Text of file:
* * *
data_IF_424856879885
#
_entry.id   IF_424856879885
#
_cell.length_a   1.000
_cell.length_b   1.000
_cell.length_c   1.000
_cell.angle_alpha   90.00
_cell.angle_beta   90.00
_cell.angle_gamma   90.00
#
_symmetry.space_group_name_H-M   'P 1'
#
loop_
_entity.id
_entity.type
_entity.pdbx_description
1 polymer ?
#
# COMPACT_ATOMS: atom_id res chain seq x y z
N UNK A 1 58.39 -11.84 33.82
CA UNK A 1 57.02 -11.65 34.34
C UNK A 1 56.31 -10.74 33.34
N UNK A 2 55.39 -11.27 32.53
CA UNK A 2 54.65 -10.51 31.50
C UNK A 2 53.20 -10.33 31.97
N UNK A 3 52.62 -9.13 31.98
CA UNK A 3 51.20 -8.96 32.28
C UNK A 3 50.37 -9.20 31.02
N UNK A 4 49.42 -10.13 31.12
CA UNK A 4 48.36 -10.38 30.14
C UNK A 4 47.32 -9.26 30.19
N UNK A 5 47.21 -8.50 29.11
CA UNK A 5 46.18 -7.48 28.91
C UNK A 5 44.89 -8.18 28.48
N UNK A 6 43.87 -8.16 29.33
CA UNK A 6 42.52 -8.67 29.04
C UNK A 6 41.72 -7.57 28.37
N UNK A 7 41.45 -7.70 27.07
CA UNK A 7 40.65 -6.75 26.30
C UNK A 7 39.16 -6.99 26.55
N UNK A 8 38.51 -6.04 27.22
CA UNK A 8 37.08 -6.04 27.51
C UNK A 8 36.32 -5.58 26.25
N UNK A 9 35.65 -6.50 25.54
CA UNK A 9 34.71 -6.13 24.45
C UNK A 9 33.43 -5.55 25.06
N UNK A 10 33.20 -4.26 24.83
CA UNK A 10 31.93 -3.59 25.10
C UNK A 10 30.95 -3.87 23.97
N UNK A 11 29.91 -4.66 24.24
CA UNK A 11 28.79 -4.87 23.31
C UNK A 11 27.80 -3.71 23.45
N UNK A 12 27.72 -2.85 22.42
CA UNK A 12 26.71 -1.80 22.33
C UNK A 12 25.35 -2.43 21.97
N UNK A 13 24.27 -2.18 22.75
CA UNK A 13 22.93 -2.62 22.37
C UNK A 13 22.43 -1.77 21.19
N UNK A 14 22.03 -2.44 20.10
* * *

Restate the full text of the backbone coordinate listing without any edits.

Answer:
data_IF_424856879885
#
_entry.id   IF_424856879885
#
_cell.length_a   1.000
_cell.length_b   1.000
_cell.length_c   1.000
_cell.angle_alpha   90.00
_cell.angle_beta   90.00
_cell.angle_gamma   90.00
#
_symmetry.space_group_name_H-M   'P 1'
#
loop_
_entity.id
_entity.type
_entity.pdbx_description
1 polymer ?
#
# COMPACT_ATOMS: atom_id res chain seq x y z
N UNK A 1 58.39 -11.84 33.82
CA UNK A 1 57.02 -11.65 34.34
C UNK A 1 56.31 -10.74 33.34
N UNK A 2 55.39 -11.27 32.53
CA UNK A 2 54.65 -10.51 31.50
C UNK A 2 53.20 -10.33 31.97
N UNK A 3 52.62 -9.13 31.98
CA UNK A 3 51.20 -8.96 32.28
C UNK A 3 50.37 -9.20 31.02
N UNK A 4 49.42 -10.13 31.12
CA UNK A 4 48.36 -10.38 30.14
C UNK A 4 47.32 -9.26 30.19
N UNK A 5 47.21 -8.50 29.11
CA UNK A 5 46.18 -7.48 28.91
C UNK A 5 44.89 -8.18 28.48
N UNK A 6 43.87 -8.16 29.33
CA UNK A 6 42.52 -8.67 29.04
C UNK A 6 41.72 -7.57 28.37
N UNK A 7 41.45 -7.70 27.07
CA UNK A 7 40.65 -6.75 26.30
C UNK A 7 39.16 -6.99 26.55
N UNK A 8 38.51 -6.04 27.22
CA UNK A 8 37.08 -6.04 27.51
C UNK A 8 36.32 -5.58 26.25
N UNK A 9 35.65 -6.50 25.54
CA UNK A 9 34.71 -6.13 24.45
C UNK A 9 33.43 -5.55 25.06
N UNK A 10 33.20 -4.26 24.83
CA UNK A 10 31.93 -3.59 25.10
C UNK A 10 30.95 -3.87 23.97
N UNK A 11 29.91 -4.66 24.24
CA UNK A 11 28.79 -4.87 23.31
C UNK A 11 27.80 -3.71 23.45
N UNK A 12 27.72 -2.85 22.42
CA UNK A 12 26.71 -1.80 22.33
C UNK A 12 25.35 -2.43 21.97
N UNK A 13 24.27 -2.18 22.75
CA UNK A 13 22.93 -2.62 22.37
C UNK A 13 22.43 -1.77 21.19
N UNK A 14 22.03 -2.44 20.10